"Whoever prescribes a rule of action for another to obey is a tyrant, usurper, and an enemy of liberty. This is precisely what every statute does. Anarchy is the natural law, instead of the man-made statute, and gives men leaders in the place of drivers and bosses. All political law, statute and common, gets its right to operate from the statute; therefore all political law is statute law. A statute law is a written scheme by which cunning takes advantage of the unsuspecting, and provides the inducement to do so, and protects the one who does it. In other words, a statute is the science of rascality, or the law of usurpation. If a few sharks rob mankind of all the earth, turn them all out of house and home, make them ragged slaves and beggars, and freeze and starve them to death, still they are expected to obey the statute because it is sacred. This ridiculous nonsense that human laws are sacred, and that if they are not respected and continued we cannot prosper, is the stupidest and most criminal nightmare of the age. Statutes are the last and greatest curse of man, and when destroyed the world will be free. The statute book is a book of laws by which one class of people can safely trespass upon the rights of another. Every statute law is always used to oppose some natural law, or to sustain some other equally vicious statute. The statute is the great science of rascality by which alone the few trample upon and enslave the many. There are natural laws provided for every want of man. Natural laws are self-operating. They punish all who violate them, and reward all who obey them. They cannot be repealed, amended, dodged or bribed, and it costs neither time, money nor attention to apply them. It is time to stop legislating against them. We want to obey laws,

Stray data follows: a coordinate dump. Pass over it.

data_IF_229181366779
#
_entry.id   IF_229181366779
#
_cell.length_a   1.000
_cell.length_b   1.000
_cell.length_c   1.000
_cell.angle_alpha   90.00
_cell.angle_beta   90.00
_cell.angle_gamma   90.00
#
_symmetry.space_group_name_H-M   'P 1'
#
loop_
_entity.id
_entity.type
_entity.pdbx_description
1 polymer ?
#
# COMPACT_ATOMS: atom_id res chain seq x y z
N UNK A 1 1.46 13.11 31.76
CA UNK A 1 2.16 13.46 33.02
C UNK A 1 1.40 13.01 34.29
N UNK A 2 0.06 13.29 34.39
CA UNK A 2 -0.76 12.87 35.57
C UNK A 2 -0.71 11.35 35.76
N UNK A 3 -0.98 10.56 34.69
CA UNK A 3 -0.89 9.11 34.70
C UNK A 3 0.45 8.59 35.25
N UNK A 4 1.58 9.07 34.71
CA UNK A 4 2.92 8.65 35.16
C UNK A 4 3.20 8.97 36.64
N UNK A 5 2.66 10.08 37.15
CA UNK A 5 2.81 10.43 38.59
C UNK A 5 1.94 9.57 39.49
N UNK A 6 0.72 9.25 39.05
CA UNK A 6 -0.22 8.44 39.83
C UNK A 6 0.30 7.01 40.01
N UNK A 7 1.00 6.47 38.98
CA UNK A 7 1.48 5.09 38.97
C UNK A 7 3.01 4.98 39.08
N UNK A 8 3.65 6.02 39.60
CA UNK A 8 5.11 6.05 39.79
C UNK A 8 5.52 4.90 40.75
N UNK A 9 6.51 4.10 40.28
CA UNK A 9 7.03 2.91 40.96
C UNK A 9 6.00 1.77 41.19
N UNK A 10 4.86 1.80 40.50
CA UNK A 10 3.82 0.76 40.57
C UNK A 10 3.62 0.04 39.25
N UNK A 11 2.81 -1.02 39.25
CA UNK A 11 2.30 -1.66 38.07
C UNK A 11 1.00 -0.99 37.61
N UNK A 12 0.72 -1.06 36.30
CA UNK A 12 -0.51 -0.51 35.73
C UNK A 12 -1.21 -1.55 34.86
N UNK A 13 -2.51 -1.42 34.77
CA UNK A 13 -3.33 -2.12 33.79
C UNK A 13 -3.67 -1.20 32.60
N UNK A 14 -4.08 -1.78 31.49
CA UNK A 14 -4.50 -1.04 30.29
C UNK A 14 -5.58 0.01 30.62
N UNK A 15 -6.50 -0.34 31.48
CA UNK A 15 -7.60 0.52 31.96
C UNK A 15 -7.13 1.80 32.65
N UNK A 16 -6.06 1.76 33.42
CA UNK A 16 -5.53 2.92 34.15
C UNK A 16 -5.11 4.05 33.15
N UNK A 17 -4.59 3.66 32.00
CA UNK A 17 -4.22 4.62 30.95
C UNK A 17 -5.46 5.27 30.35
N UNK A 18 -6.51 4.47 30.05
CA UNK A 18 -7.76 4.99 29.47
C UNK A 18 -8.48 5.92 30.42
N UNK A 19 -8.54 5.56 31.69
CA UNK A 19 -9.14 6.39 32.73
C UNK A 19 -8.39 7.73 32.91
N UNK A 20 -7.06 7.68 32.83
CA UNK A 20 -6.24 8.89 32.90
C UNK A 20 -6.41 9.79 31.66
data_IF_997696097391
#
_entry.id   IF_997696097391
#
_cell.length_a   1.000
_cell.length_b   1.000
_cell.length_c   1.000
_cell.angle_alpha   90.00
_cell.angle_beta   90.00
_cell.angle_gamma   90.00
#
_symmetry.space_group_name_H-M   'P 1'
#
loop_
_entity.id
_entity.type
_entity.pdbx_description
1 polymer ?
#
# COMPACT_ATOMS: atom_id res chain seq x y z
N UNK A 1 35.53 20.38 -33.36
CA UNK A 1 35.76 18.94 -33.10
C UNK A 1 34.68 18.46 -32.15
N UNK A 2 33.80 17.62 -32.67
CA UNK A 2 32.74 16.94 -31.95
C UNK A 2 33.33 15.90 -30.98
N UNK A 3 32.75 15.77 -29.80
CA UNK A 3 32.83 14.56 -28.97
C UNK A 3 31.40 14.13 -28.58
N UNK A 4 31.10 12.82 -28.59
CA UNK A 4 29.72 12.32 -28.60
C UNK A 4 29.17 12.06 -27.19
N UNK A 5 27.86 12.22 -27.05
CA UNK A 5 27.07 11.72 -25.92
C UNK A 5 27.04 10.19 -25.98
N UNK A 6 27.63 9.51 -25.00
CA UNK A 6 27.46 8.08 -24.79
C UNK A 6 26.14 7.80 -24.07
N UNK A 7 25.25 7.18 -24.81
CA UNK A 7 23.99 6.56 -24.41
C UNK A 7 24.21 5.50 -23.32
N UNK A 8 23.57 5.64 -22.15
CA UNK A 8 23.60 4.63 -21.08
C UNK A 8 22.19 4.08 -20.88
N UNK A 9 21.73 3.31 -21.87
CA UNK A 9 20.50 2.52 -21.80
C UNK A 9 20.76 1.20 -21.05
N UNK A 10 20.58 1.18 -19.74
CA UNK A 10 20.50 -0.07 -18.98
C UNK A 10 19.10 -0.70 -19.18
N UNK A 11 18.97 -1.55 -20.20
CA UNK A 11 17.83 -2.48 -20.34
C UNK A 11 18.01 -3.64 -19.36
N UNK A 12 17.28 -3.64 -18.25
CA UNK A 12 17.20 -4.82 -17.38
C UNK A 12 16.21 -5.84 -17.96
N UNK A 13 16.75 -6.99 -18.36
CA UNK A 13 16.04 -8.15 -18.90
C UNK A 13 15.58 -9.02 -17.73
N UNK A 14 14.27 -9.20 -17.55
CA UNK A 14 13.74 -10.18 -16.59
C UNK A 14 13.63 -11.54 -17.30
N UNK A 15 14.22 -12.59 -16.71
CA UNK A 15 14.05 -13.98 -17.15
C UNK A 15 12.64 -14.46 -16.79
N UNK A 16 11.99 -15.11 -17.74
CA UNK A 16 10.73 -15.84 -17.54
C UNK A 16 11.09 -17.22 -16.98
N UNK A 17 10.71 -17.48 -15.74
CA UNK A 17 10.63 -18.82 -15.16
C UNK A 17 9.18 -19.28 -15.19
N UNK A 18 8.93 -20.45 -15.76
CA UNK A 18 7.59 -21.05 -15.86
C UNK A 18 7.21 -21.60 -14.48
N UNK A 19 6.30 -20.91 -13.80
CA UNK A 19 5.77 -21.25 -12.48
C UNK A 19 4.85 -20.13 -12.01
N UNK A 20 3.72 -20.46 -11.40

not men, nor the tricks of men. Statutes are human tricks. The law — the statute law — is the coward's weapon, the tool of the thief, and more — the shield and buckler of every gigantic villany, and frightful parent of all crimes. Every great robbery that was ever perpetrated upon a people has been by virtue of and in the name of law. By this tool of thieves the great mass of the people who inhabit our planet have been robbed of their equal right to the use of the soil and of all other natural opportunities. In the name of this monster (statute law) large sections of our race have been bought and sold as chattels; by it the vast majority of the human race are to-day held in the industrial bondage of wage-slavery, and in its name our fair earth has been times without number deluged in human blood. By the instrumentality of this tool, cowards and thieves, tyrants and usurpers, are robbing their fellows of their substance, despoiling them of their natural rights, and depriving them of liberty. Man's legal rights are everywhere in collision with man's natural rights: hence the deep-rooted and wide-spread unrest of modern civilization. The only sacred right of property is the natural right of the workingman to the product, which is the creation of his labor. The legal right of the capitalist to rent and interest and profit is the absolute denial of the natural right of labor. Free access to the means of production is the natural right to labor. Free access to the means of production is the natural right of every man able and willing to work. It is the legal right of the capitalist to refuse such access to labor, and to take from the laborer all the wealth he creates over and above a bare subsistence for allowing him the privilege of working.